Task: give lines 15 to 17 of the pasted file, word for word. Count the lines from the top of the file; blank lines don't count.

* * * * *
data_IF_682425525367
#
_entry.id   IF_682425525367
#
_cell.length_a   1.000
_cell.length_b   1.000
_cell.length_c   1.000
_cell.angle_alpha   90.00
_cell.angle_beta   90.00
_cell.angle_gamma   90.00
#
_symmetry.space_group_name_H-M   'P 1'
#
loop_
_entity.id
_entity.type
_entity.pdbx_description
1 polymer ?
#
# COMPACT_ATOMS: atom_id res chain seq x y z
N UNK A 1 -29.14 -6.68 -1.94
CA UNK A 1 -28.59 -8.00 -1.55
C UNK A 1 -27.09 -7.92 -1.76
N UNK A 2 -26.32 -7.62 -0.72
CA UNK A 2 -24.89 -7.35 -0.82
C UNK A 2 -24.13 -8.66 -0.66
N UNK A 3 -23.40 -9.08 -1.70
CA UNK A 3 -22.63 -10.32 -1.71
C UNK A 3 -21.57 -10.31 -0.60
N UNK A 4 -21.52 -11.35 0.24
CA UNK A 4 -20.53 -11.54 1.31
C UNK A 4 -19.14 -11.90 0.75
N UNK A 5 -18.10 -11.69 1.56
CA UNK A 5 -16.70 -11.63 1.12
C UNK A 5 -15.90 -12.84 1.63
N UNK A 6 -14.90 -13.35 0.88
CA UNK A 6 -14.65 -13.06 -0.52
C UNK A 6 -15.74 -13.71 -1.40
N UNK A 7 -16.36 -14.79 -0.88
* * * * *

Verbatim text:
_entity.id
_entity.type
_entity.pdbx_description